From the President – July, 2017

By Elaine Henson

Our final local World War I soldier featured in our WWI exhibit is Arthur Bluethenthal.  He was born in Wilmington in 1891 to parents, Leopold and Johanna Bluethenthal, who had emigrated from Germany after the Civil War. Leopold worked in his uncle’s dry goods business which he eventually took over in later years.

The family lived on Dock Street and later at 17th and Market Streets which remains across from the Kenan mansion, home of UNCW’s Chancellor. They also had a home at Wrightsville Beach built c.1897. The home, which was the oldest surviving on Wrightsville Beach, sold in 2015 for over $3.45 million, only to be torn down so the two lots it sat on could be relisted.

Nicknamed “Bluey”, Arthur was educated in local schools, then attended Phillip’s Exeter Academy and graduated from Princeton University in 1913, where he was a star on their football team.  After college he did some football coaching at Princeton and UNC- Chapel Hill.  He also worked in his family’s business.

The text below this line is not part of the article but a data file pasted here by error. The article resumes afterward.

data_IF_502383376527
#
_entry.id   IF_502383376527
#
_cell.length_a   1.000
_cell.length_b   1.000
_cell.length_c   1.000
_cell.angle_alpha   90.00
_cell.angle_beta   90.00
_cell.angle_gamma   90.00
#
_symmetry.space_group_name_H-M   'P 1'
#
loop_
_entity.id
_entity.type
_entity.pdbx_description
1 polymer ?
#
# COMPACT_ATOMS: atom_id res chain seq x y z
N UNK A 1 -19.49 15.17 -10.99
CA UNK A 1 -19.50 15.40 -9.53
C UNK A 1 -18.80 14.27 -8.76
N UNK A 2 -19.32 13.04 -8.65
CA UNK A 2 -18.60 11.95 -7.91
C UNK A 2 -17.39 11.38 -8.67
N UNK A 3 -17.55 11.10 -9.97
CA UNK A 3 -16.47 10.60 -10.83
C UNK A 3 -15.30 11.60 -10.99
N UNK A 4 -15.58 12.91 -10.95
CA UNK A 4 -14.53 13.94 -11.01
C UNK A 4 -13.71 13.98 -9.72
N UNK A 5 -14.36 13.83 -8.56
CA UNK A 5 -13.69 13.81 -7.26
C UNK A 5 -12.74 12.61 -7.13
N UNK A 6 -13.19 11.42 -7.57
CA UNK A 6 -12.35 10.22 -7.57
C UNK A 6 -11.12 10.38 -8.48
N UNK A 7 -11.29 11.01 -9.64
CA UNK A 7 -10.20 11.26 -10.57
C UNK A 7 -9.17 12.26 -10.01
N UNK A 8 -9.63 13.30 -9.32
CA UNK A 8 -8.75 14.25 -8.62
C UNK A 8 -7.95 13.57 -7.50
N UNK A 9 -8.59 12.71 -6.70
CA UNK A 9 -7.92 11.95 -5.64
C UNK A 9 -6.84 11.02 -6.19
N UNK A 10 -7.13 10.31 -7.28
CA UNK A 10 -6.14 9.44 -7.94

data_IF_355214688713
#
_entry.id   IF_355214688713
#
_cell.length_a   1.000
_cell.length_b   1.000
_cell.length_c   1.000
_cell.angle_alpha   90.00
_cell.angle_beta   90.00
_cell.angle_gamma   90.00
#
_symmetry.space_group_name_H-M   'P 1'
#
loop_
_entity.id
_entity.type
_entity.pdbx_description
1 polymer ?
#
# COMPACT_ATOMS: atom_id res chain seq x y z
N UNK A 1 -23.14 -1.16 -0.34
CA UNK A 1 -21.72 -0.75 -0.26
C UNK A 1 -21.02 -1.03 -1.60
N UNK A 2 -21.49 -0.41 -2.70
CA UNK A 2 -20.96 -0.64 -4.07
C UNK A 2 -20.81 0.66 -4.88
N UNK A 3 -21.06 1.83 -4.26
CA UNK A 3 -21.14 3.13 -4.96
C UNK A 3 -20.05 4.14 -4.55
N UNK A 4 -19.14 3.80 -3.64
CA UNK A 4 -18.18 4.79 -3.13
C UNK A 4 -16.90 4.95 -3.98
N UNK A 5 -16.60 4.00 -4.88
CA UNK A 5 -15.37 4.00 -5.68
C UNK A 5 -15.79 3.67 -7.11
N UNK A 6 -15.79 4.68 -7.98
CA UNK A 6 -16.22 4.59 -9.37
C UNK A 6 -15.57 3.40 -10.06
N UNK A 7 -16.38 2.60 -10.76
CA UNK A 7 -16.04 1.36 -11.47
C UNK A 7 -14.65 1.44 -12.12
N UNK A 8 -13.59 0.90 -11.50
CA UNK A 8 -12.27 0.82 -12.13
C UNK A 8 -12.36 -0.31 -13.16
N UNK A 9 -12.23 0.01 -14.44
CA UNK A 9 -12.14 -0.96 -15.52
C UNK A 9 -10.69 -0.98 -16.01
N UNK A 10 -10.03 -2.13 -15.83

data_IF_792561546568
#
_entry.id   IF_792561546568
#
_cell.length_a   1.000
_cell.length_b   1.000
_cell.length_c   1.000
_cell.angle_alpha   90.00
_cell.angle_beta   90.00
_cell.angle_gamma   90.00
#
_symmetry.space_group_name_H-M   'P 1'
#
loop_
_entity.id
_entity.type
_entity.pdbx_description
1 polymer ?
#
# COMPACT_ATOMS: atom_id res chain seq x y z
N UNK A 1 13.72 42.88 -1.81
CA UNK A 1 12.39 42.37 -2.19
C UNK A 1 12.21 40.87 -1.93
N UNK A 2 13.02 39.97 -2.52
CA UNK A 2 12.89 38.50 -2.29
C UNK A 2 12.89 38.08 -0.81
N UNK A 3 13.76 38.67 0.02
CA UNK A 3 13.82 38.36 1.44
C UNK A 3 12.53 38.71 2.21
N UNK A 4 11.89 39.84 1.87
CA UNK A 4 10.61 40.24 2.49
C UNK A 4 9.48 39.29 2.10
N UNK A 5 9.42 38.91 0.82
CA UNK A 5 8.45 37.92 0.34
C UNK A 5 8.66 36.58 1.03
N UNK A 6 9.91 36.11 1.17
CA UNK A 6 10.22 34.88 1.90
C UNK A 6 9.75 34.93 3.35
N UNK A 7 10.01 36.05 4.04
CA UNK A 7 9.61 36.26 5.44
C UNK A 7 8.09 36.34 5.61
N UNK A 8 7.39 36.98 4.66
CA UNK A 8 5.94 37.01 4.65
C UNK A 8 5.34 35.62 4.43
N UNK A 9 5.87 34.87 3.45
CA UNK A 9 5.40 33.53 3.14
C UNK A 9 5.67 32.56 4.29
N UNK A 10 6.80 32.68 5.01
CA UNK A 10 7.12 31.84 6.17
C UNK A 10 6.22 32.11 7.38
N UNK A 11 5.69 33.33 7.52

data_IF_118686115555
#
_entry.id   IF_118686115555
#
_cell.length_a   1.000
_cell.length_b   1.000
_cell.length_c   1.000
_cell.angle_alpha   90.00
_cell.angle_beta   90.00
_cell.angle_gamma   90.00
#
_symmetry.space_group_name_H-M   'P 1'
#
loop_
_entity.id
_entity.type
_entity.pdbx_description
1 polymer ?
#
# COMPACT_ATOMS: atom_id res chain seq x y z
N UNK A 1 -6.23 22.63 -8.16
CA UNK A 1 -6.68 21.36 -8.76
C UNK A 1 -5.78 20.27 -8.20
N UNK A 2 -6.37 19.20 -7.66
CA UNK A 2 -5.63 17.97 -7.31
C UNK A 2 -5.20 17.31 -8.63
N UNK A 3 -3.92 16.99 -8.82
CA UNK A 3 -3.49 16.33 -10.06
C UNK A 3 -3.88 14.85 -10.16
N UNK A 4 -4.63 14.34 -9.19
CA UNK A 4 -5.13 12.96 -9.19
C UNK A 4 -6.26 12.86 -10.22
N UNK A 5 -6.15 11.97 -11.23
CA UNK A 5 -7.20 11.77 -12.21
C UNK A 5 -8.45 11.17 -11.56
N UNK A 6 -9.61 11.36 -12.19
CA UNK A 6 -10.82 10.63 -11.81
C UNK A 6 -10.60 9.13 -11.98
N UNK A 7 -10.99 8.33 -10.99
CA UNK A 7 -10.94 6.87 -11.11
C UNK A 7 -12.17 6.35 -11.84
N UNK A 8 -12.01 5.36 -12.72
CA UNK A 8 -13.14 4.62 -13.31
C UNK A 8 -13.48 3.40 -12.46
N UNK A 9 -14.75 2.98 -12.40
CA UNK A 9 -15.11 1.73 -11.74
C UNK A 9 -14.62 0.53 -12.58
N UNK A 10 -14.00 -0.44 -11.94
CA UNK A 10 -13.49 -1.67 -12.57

Arthur joined the war effort in France in May of 1916, the year before the US entered the war. He was a volunteer ambulance driver before joining the French Foreign Legion as an aviator in May of 1917.  He was shot down in combat on June 5, 1918 and was buried in France.  Later his body was exhumed and shipped home.  He was re-interred in the Jewish section of Oakdale Cemetery.  On Memorial Day of 1928, the Wilmington Airport was renamed Bluethenthal Field in his honor and remained that until the 1950s when the name was changed to New Hanover County Airport.

The North Carolina State Archives has a collection of letters that Arthur Bluethenthal wrote from France during WWI.  You can access the State Archives here and search for them and other North Carolinians’ letters from the “Great War”.

This is an excerpt from one of Arthur’s letters that we have on display at our exhibit:

Our own Cape Fear Museum has a collection from the Bluethenthal family. See it at: www.capefearmuseum.com  Photo courtesy of Cape Fear Museum.